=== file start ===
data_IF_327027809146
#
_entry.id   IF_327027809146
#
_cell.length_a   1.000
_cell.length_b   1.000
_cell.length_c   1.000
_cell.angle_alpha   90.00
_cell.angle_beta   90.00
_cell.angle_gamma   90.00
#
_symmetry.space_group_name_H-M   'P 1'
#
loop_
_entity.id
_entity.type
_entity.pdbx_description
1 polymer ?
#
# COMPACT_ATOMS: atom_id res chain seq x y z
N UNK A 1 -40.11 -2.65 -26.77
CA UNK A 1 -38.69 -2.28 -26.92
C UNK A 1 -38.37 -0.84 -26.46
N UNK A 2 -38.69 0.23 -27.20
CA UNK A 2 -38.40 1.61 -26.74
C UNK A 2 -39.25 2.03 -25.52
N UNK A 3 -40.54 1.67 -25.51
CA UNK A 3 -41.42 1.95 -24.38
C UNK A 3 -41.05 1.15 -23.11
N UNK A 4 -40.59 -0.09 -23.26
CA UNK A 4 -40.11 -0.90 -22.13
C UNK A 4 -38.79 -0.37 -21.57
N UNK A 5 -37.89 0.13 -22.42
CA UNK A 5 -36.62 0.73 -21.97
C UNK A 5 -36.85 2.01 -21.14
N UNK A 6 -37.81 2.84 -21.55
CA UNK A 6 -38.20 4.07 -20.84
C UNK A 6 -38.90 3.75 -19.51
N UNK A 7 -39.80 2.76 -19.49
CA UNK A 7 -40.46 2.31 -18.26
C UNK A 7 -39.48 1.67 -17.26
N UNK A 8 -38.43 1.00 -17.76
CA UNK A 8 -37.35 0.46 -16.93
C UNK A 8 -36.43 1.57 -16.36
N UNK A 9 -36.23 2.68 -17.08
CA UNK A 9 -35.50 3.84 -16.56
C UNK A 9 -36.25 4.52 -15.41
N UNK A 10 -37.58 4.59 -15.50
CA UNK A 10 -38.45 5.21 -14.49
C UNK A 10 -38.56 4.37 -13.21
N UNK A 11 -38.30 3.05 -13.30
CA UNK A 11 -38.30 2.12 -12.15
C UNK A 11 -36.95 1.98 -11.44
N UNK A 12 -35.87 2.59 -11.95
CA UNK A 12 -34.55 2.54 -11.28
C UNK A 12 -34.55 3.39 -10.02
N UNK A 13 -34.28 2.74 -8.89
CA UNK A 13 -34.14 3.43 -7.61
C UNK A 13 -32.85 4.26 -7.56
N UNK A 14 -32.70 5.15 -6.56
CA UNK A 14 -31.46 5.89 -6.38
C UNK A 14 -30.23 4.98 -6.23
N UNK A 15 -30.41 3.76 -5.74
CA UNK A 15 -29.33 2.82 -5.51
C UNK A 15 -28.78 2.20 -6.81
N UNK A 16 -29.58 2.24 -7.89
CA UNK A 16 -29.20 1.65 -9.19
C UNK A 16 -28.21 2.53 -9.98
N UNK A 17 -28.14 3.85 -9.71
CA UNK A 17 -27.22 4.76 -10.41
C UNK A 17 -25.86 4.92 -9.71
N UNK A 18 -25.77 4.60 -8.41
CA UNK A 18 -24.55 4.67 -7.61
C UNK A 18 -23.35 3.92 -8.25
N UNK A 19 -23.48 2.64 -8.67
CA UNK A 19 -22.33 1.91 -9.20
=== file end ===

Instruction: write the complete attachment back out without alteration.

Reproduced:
data_IF_327027809146
#
_entry.id   IF_327027809146
#
_cell.length_a   1.000
_cell.length_b   1.000
_cell.length_c   1.000
_cell.angle_alpha   90.00
_cell.angle_beta   90.00
_cell.angle_gamma   90.00
#
_symmetry.space_group_name_H-M   'P 1'
#
loop_
_entity.id
_entity.type
_entity.pdbx_description
1 polymer ?
#
# COMPACT_ATOMS: atom_id res chain seq x y z
N UNK A 1 -40.11 -2.65 -26.77
CA UNK A 1 -38.69 -2.28 -26.92
C UNK A 1 -38.37 -0.84 -26.46
N UNK A 2 -38.69 0.23 -27.20
CA UNK A 2 -38.40 1.61 -26.74
C UNK A 2 -39.25 2.03 -25.52
N UNK A 3 -40.54 1.67 -25.51
CA UNK A 3 -41.42 1.95 -24.38
C UNK A 3 -41.05 1.15 -23.11
N UNK A 4 -40.59 -0.09 -23.26
CA UNK A 4 -40.11 -0.90 -22.13
C UNK A 4 -38.79 -0.37 -21.57
N UNK A 5 -37.89 0.13 -22.42
CA UNK A 5 -36.62 0.73 -21.97
C UNK A 5 -36.85 2.01 -21.14
N UNK A 6 -37.81 2.84 -21.55
CA UNK A 6 -38.20 4.07 -20.84
C UNK A 6 -38.90 3.75 -19.51
N UNK A 7 -39.80 2.76 -19.49
CA UNK A 7 -40.46 2.31 -18.26
C UNK A 7 -39.48 1.67 -17.26
N UNK A 8 -38.43 1.00 -17.76
CA UNK A 8 -37.35 0.46 -16.93
C UNK A 8 -36.43 1.57 -16.36
N UNK A 9 -36.23 2.68 -17.08
CA UNK A 9 -35.50 3.84 -16.56
C UNK A 9 -36.25 4.52 -15.41
N UNK A 10 -37.58 4.59 -15.50
CA UNK A 10 -38.45 5.21 -14.49
C UNK A 10 -38.56 4.37 -13.21
N UNK A 11 -38.30 3.05 -13.30
CA UNK A 11 -38.30 2.12 -12.15
C UNK A 11 -36.95 1.98 -11.44
N UNK A 12 -35.87 2.59 -11.95
CA UNK A 12 -34.55 2.54 -11.28
C UNK A 12 -34.55 3.39 -10.02
N UNK A 13 -34.28 2.74 -8.89
CA UNK A 13 -34.14 3.43 -7.61
C UNK A 13 -32.85 4.26 -7.56
N UNK A 14 -32.70 5.15 -6.56
CA UNK A 14 -31.46 5.89 -6.38
C UNK A 14 -30.23 4.98 -6.23
N UNK A 15 -30.41 3.76 -5.74
CA UNK A 15 -29.33 2.82 -5.51
C UNK A 15 -28.78 2.20 -6.81
N UNK A 16 -29.58 2.24 -7.89
CA UNK A 16 -29.20 1.65 -9.19
C UNK A 16 -28.21 2.53 -9.98
N UNK A 17 -28.14 3.85 -9.71
CA UNK A 17 -27.22 4.76 -10.41
C UNK A 17 -25.86 4.92 -9.71
N UNK A 18 -25.77 4.60 -8.41
CA UNK A 18 -24.55 4.67 -7.61
C UNK A 18 -23.35 3.92 -8.25
N UNK A 19 -23.48 2.64 -8.67
CA UNK A 19 -22.33 1.91 -9.20